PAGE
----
Truck Driving in Winter

Truck Driving in Winter     

‘Tis the season once again. Parts of North America are already experiencing winter weather. Time to get our refresher on driving in the slush, ice, and snow. Many of you have. But the driver demographic is changing every year. Some retire and newbies take their places. So, bear with us and heed this reminder.

Day or night winter weather can sneak up on us without warning and may find us in peril. Be prepared for whatever comes. Get ready for your trips, even the first in winter weather. Carry winter gear such as heavy clothes, a sleeping bag, food and water, a flashlight with extra batteries, extra blankets, flares, and be sure to check the condition of your tire chains. You just never know what’s waiting ahead on the road.

No Load is Worth a Life

Don’t cut short your daily truck inspections due to the cold. Inspections must be carried out completely! Ignore your thought of skipping things. Someone’s life may be at risk, and it might be yours. Always remember, no load is worth a person’s life. Slow down and stay alert!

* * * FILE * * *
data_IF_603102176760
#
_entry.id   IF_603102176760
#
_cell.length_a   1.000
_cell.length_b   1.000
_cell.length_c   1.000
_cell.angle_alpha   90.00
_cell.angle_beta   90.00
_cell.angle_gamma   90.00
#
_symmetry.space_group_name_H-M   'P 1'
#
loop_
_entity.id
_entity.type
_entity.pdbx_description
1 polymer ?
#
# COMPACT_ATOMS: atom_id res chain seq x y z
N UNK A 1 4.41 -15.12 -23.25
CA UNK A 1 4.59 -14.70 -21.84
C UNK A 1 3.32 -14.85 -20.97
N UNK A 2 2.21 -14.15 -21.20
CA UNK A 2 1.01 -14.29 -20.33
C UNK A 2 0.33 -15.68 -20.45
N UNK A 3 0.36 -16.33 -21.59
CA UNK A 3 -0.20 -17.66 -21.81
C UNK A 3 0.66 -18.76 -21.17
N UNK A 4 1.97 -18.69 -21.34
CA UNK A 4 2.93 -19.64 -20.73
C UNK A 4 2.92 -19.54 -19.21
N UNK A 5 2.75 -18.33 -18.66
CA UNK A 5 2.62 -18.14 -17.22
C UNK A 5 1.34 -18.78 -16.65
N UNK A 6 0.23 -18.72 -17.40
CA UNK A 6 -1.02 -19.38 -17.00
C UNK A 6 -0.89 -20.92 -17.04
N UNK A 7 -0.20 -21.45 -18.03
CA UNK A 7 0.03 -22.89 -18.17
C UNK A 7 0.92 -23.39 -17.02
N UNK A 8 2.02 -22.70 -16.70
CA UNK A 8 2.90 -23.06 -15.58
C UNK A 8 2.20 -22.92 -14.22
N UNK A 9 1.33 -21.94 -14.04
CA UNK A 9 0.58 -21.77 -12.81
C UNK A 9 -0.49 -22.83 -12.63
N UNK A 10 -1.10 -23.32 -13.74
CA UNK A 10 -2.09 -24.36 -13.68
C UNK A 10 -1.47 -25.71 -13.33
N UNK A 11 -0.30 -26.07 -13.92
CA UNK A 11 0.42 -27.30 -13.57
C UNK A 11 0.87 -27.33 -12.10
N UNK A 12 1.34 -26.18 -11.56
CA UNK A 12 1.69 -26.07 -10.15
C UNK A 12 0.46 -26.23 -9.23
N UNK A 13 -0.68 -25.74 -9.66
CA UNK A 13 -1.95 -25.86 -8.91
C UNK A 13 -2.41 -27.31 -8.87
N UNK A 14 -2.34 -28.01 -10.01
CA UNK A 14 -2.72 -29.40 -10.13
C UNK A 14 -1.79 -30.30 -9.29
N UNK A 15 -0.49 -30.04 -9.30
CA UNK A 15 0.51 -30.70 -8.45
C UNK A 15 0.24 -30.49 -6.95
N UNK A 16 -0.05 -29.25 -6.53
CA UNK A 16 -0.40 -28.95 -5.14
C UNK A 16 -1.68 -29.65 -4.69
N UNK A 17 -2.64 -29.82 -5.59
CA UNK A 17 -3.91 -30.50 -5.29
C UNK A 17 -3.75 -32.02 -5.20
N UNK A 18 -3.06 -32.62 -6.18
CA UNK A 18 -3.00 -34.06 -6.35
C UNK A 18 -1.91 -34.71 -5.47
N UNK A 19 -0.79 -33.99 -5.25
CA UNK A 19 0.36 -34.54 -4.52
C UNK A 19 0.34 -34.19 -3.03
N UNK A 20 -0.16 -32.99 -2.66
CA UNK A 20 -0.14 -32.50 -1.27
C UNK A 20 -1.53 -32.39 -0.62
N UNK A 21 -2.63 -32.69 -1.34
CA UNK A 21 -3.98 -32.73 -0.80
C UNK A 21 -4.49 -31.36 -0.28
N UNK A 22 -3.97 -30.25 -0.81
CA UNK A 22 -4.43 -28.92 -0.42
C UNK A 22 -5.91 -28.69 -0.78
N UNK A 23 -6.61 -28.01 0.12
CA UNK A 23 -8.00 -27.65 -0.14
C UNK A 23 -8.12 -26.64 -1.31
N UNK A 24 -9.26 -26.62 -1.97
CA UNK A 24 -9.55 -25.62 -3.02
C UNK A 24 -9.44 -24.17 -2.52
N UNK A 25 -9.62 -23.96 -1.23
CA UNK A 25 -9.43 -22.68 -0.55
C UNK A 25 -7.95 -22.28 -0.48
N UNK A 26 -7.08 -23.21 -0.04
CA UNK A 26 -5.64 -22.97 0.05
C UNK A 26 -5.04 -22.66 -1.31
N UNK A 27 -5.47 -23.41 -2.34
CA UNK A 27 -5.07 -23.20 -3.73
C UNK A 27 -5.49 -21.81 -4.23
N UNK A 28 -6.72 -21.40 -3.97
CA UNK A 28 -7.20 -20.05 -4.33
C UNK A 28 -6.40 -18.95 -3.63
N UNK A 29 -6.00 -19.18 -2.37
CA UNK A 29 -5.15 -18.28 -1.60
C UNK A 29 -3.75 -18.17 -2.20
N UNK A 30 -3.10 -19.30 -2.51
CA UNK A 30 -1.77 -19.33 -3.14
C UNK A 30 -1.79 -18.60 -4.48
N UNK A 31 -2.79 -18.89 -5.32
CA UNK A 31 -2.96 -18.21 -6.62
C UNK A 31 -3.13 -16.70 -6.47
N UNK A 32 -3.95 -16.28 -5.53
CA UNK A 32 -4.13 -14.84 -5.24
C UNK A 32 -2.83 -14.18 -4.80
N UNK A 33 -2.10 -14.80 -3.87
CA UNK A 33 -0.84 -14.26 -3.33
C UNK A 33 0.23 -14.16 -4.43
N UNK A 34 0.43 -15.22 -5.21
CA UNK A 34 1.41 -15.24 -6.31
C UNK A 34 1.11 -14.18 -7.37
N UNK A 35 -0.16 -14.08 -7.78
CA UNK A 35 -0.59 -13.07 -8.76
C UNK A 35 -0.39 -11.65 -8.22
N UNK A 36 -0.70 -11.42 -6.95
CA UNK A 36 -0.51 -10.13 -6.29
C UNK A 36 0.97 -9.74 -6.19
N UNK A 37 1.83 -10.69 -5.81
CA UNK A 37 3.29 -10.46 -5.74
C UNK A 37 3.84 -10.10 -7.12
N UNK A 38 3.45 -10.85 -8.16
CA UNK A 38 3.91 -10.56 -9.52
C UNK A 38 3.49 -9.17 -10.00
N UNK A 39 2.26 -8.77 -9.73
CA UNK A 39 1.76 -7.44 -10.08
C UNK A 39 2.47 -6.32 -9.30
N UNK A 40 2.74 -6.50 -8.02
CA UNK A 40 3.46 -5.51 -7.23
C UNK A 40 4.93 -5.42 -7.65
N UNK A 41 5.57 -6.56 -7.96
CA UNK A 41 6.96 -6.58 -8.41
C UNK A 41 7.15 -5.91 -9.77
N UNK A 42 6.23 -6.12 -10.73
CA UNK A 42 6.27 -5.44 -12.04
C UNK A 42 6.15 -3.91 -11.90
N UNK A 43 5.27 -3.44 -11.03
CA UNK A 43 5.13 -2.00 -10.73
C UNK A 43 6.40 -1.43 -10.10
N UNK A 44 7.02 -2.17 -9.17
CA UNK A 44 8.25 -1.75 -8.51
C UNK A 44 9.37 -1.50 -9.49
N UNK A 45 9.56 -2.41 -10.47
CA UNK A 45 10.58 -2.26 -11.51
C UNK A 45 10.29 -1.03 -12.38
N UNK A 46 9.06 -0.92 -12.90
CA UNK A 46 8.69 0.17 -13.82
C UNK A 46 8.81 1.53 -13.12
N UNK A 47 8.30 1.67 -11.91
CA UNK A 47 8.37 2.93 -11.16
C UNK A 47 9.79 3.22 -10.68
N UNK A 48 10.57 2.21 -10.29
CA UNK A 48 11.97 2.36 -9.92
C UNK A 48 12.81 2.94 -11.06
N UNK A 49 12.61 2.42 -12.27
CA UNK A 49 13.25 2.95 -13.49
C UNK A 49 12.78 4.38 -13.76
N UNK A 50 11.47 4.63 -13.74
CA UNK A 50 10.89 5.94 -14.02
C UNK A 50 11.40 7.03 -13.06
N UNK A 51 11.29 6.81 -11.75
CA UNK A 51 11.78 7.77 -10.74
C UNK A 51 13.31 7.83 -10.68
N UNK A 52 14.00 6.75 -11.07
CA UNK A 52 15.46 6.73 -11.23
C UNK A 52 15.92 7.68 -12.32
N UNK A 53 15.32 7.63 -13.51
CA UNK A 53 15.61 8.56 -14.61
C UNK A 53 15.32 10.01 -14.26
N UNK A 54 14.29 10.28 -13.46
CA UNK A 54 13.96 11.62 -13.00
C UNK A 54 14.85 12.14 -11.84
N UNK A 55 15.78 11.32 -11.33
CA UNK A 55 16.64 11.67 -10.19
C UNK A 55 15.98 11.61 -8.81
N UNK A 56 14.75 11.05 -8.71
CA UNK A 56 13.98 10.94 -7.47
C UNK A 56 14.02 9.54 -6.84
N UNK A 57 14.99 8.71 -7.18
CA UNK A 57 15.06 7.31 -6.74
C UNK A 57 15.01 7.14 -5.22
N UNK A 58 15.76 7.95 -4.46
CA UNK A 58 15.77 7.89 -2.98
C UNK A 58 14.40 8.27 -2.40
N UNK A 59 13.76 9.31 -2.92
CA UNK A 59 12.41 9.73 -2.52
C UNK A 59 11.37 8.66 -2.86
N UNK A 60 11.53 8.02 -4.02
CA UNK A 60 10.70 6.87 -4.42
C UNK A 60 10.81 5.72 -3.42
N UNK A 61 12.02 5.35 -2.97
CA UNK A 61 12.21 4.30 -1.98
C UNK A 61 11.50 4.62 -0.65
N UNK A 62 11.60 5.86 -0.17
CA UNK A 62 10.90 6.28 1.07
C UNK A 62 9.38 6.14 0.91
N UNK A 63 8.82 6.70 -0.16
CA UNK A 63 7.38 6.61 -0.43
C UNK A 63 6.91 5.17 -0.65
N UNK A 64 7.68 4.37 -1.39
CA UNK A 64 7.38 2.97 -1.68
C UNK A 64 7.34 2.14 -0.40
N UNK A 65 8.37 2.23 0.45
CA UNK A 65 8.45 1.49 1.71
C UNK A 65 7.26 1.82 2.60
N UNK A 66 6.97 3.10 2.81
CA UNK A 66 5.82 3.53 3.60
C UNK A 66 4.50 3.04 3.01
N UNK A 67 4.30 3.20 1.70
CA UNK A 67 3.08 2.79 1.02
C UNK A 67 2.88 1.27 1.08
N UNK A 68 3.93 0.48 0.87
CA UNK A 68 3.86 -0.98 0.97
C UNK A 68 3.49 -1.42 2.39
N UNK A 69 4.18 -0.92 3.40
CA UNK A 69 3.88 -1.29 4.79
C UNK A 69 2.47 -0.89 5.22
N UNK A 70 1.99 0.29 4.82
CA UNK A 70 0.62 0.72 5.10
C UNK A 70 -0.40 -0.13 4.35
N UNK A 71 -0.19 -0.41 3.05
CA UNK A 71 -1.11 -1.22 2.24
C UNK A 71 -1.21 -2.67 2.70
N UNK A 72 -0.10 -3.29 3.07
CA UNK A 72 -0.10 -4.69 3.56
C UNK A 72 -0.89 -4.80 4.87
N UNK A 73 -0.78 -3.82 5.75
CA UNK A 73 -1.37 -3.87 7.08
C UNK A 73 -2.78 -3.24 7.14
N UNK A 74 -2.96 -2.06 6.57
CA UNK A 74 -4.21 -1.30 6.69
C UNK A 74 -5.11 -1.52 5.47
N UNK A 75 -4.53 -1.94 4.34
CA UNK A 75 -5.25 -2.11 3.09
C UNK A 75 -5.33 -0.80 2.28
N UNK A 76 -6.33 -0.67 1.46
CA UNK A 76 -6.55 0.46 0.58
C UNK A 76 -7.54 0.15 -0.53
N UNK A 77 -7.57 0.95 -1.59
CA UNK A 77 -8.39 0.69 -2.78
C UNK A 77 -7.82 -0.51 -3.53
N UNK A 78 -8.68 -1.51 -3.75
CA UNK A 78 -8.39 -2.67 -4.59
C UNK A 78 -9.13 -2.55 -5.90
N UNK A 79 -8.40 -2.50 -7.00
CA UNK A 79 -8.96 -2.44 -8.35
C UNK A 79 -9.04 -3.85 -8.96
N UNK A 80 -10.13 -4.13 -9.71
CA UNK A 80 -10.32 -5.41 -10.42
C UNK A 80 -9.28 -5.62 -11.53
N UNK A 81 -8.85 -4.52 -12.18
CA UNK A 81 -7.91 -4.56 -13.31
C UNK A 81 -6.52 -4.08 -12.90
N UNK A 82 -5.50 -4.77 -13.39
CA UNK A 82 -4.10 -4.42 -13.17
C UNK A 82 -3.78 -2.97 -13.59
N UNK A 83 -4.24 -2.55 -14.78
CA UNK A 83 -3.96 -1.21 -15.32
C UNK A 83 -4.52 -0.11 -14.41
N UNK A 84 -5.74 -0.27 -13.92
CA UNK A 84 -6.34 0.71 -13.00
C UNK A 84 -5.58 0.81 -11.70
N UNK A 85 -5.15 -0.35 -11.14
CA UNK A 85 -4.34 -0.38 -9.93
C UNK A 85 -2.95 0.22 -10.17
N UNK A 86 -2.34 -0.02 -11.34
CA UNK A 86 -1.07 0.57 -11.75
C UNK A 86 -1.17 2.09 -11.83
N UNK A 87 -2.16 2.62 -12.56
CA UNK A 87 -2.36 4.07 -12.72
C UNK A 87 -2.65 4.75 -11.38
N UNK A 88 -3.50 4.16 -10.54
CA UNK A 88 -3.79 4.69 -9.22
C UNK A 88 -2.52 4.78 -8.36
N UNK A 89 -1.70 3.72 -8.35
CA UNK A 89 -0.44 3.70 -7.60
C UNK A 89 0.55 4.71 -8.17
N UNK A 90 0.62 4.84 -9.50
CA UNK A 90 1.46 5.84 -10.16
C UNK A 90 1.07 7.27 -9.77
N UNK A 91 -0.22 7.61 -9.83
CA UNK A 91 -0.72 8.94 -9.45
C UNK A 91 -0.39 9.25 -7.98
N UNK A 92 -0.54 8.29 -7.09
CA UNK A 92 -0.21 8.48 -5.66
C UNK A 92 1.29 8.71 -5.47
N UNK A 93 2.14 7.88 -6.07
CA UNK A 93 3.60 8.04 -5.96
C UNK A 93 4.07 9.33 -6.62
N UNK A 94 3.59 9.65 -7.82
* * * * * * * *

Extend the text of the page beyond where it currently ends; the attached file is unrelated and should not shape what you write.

Before you head out, make sure all fluid levels are full, and don’t overlook windshield washers/deicing fluid. Clean your mirrors and turn on mirror heaters. Clean windshield wipers before leaving. Driving in snow is always treacherous so keep your speed down!

Keep a Sharp Eye Out for Ice 

At times a crosswind can cause blowing snow to ice the road, making driving extremely dangerous. Slow down gradually or pull over for safety. This condition is truly hazardous at night. Get off the road when safe to do so.

Visibility is crucial. You must stop regularly to clean off your lights. Traffic must be able to see your lights to avoid an accident. Some people just refuse to slow down in snow, even if it is heavy. Keep your speed down and let the traffic go on. When snow becomes so heavy, it’s time to get off the road and park until conditions improve. You can call your shipper or receiver to let them know that driving is impossible until roads are cleared. Shippers and receivers know that delaying is necessary in winter conditions and safety is the main concern both to the driver and the product.

Your truck wipers will consume lots of through the windshield washer fluid in keeping the visibility through the truck’s windshield. Always carry extra year-round just in case. Take along anti-gel liquid if your outfit okays it. Diesel fuel thickens at 20F and below and can’t power your truck.

The best advice we can offer you is to prepare by carrying extra items, don’t drive beyond weather conditions, and if visibility becomes poor, get off the road and stay warm. We care about you. Keep the shiny side up.

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